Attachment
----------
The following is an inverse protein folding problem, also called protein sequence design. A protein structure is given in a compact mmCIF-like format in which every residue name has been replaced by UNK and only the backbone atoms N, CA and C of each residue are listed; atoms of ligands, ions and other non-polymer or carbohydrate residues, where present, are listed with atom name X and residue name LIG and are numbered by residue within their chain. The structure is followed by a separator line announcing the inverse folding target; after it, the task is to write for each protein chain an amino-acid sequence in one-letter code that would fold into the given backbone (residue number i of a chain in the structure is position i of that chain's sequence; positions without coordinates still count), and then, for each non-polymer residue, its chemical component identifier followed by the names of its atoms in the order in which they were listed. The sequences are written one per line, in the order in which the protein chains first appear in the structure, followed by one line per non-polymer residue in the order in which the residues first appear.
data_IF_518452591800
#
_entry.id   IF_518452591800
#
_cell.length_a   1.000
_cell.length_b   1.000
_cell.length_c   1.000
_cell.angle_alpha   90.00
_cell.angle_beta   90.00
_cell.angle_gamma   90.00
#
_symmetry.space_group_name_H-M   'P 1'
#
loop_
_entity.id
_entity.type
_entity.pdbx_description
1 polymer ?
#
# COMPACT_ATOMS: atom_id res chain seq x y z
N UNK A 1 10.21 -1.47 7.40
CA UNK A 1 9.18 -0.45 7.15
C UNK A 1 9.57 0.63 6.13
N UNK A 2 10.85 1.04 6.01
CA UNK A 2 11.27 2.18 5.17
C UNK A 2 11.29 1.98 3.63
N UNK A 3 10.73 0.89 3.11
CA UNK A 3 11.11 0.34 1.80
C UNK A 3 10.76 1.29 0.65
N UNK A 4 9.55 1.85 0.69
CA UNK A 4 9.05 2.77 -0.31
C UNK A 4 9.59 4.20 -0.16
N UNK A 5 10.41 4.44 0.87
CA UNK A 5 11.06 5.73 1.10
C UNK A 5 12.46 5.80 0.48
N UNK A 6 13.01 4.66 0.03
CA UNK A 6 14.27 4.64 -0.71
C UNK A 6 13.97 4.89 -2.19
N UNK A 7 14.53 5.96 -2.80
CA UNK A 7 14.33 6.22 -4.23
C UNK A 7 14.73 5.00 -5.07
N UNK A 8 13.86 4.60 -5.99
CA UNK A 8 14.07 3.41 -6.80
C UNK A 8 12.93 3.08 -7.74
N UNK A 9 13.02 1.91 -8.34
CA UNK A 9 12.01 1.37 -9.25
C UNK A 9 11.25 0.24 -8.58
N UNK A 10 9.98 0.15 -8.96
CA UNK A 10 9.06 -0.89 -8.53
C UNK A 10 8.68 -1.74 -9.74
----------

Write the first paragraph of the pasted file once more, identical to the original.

The following is an inverse protein folding problem, also called protein sequence design. A protein structure is given in a compact mmCIF-like format in which every residue name has been replaced by UNK and only the backbone atoms N, CA and C of each residue are listed; atoms of ligands, ions and other non-polymer or carbohydrate residues, where present, are listed with atom name X and residue name LIG and are numbered by residue within their chain. The structure is followed by a separator line announcing the inverse folding target; after it, the task is to write for each protein chain an amino-acid sequence in one-letter code that would fold into the given backbone (residue number i of a chain in the structure is position i of that chain's sequence; positions without coordinates still count), and then, for each non-polymer residue, its chemical component identifier followed by the names of its atoms in the order in which they were listed. The sequences are written one per line, in the order in which the protein chains first appear in the structure, followed by one line per non-polymer residue in the order in which the residues first appear.